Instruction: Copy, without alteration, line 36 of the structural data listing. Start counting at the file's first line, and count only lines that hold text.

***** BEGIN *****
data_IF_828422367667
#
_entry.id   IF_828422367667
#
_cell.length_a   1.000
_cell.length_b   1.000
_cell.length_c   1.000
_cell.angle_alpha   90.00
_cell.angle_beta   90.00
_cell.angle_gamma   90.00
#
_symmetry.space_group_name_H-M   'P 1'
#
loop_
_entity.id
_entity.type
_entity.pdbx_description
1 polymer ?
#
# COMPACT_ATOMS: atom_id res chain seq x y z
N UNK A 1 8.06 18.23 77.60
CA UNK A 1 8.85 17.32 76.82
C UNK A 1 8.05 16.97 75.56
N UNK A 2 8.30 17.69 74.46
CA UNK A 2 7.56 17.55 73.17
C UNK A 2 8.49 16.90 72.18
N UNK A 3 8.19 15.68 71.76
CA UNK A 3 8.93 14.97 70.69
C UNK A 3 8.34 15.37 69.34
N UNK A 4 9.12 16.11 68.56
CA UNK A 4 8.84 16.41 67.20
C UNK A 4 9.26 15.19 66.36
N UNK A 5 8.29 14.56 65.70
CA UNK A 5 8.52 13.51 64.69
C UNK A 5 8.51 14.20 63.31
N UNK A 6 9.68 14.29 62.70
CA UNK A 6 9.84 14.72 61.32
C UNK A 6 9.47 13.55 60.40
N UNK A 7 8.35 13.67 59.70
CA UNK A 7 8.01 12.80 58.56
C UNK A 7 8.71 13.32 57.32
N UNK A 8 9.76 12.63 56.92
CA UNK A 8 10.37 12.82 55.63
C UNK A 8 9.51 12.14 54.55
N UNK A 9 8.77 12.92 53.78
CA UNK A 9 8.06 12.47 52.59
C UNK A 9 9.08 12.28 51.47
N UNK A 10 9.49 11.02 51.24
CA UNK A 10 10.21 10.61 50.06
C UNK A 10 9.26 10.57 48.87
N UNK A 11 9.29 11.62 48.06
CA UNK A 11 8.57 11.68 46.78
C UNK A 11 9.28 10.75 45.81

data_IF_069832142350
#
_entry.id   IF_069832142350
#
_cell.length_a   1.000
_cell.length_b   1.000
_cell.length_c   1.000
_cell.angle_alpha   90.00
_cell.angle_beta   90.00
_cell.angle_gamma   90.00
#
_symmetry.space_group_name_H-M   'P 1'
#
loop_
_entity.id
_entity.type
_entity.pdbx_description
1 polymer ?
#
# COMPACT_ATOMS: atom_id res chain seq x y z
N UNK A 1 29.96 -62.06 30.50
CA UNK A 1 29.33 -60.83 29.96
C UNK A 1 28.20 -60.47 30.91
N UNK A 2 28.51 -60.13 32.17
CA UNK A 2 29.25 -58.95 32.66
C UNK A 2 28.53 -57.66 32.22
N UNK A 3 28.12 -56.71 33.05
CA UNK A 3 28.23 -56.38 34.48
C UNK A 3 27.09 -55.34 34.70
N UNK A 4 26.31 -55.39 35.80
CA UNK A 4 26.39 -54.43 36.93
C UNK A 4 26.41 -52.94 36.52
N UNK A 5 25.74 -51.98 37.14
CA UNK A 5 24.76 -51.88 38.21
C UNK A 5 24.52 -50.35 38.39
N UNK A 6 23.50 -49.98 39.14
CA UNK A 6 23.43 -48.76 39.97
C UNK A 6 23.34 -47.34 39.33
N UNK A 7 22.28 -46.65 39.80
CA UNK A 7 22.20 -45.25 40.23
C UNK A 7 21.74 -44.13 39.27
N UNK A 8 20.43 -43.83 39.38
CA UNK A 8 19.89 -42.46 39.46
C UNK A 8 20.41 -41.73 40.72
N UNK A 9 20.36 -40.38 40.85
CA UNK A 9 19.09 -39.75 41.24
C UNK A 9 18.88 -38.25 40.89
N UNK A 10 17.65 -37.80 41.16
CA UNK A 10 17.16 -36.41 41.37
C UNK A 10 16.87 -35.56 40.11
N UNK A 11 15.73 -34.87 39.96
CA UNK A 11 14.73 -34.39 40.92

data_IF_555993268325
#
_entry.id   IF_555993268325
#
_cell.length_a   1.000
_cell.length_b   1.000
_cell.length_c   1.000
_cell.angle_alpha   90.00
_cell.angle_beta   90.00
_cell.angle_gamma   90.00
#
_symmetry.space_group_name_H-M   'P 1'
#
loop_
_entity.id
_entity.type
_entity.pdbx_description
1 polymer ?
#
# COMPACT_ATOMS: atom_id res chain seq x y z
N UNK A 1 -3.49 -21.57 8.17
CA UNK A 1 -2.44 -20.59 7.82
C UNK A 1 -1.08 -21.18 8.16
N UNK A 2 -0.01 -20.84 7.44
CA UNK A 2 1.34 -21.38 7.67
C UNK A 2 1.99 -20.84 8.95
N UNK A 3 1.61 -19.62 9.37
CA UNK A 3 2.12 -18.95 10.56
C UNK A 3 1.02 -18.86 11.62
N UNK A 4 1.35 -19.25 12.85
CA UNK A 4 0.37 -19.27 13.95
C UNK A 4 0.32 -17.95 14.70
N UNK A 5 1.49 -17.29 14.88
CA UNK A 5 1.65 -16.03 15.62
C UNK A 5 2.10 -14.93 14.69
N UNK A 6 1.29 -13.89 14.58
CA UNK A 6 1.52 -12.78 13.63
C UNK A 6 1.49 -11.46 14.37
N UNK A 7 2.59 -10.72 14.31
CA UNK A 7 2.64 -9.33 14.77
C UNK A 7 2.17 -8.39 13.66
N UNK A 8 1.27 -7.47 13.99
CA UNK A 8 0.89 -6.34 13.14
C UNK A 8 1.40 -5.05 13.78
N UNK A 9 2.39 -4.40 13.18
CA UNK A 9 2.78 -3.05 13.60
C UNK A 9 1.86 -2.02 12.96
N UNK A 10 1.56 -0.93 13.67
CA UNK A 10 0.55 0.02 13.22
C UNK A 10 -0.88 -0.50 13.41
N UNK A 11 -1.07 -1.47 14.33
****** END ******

N UNK A 6 9.68 14.29 62.70